Broad beans are highly nutritious; full of phosphorous, vitamin A and C and highly rich in protein.
One of our oldest bean species dating back to stone age times. Ancient myth refers to them being offered in marriage to ensure the birth of a son. They were such an important staple food that the death sentence was imposed on those thieving them from the fields.
Historically broad beans were roasted and ground to make flour but also enjoyed by the upper classes served with rich sauces.
Depending on the variety sown, they are harvested during the months of May, June and early July when the pods are still pale green, soft and tender. Aquadulce Claudia is a good bean to sow if you want an early crop.
Widely used in mediterranean dishes, often served raw. In Italy, the tender beans are served with the classic Pecorino cheese (made from sheeps milk).
As with most beans, broad beans need to be eaten as soon as possible after picking and stored in the refrigerator, It takes less than an hour for the carbohydrates in the beans turn to sugar which changes the flavour of the bean, often making them bitter. Freezing is a great way to store beans of any species, latest research has led us to understand that peas and beans are just as nutritious after freezing as they are fresh but they must be frozen as soon as possible after picking.
We tend to steam our beans, but young beans can be boiled for about 3-5 minutes. As the beans become older they their outer skins become quite tough, it is best to blanch older beans by adding to boiling water for a minute or so then removing the outer skins when cool. They can then be cooked by steaming or boiling for a couple of minutes when required.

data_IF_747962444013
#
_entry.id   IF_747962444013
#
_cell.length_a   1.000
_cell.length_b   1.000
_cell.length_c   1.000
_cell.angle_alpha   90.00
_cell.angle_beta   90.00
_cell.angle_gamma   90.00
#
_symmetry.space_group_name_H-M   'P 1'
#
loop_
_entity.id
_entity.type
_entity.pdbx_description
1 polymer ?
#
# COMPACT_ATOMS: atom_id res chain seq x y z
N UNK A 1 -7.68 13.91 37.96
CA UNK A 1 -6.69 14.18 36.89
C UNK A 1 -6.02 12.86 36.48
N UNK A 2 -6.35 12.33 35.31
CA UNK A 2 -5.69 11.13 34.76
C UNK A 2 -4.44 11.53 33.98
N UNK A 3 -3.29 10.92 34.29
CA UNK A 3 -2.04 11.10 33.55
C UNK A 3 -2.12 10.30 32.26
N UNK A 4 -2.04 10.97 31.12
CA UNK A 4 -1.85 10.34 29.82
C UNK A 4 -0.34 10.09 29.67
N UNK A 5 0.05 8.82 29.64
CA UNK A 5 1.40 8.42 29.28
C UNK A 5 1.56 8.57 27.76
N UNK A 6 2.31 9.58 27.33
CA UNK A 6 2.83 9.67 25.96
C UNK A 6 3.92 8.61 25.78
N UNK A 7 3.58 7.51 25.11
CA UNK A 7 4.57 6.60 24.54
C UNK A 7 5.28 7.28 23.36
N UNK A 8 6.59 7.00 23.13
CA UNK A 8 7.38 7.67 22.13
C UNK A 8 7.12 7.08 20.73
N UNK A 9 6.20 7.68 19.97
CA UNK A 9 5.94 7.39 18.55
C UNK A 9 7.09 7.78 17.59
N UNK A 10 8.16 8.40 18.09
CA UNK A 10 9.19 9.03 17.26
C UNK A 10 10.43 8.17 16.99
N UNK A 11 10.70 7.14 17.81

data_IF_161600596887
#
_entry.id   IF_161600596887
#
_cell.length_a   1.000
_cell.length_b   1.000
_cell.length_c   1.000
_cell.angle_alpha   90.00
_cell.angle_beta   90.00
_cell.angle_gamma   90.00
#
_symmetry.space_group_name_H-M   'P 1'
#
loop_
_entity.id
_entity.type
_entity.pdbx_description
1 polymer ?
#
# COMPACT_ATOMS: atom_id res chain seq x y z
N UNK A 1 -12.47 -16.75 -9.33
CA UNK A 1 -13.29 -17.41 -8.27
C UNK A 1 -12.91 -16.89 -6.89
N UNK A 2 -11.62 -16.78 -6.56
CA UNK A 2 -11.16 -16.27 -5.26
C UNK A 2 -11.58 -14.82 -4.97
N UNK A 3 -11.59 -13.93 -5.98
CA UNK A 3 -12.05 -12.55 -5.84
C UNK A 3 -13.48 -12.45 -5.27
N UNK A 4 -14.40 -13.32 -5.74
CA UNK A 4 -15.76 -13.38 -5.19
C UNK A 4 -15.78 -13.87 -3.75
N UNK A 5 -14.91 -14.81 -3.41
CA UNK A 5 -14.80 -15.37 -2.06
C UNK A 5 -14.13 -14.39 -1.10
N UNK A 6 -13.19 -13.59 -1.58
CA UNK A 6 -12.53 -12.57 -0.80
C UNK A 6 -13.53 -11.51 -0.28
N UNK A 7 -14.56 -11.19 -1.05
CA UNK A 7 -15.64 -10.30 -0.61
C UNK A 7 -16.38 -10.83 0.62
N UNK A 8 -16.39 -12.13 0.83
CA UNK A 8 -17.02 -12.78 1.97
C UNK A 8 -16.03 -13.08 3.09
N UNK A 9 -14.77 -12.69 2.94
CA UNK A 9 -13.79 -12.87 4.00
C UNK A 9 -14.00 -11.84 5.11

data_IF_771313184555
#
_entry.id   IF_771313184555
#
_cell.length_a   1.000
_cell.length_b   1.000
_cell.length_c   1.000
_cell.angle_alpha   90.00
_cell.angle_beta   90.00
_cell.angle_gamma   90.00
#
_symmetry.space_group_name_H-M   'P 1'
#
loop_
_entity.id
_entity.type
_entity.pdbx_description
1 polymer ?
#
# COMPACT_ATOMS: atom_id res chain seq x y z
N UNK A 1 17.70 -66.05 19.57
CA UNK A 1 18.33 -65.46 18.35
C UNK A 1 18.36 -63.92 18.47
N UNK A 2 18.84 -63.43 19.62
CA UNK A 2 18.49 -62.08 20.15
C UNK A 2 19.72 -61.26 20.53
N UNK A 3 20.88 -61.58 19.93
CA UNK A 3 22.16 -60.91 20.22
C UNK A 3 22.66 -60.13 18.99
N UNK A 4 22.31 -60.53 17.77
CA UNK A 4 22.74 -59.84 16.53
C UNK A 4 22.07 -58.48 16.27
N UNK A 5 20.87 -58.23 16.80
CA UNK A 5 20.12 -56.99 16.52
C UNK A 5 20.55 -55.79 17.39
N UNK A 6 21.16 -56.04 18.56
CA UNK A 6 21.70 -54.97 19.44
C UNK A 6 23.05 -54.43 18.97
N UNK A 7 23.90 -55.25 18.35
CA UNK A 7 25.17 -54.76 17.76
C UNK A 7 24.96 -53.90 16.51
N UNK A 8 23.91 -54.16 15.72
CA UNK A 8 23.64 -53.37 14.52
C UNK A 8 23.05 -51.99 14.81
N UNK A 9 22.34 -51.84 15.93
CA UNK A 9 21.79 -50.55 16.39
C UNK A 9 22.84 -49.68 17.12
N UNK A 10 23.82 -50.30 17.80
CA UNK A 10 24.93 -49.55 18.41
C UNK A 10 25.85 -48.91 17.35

A classic accompaniment is parsley sauce or mixed with a salad, drizzled with an oilve oil dressing and served with shavings of Pecorino or Grana Padano cheese. The versatility of beans means that they can be added to soups and casseroles, added to omlettes and risotto or even made into vegetarian pate and snacks.
This is the first year (probably due to the constantly wet weather) that we have not had a blackfly problem, which often plagues the beans plants. To rid yourself of the problem, simply pinch out the growing tip of the plant once they are the required hight. However, this year we have left our to continue to grow and this has resulted in more flowers and of course more beans. Picking the beans from the bottom of the plant first, as soon as they are ready ensures a constant crop as the plant tries desperately to set seed.
Let us know how your broad bean harvest is going…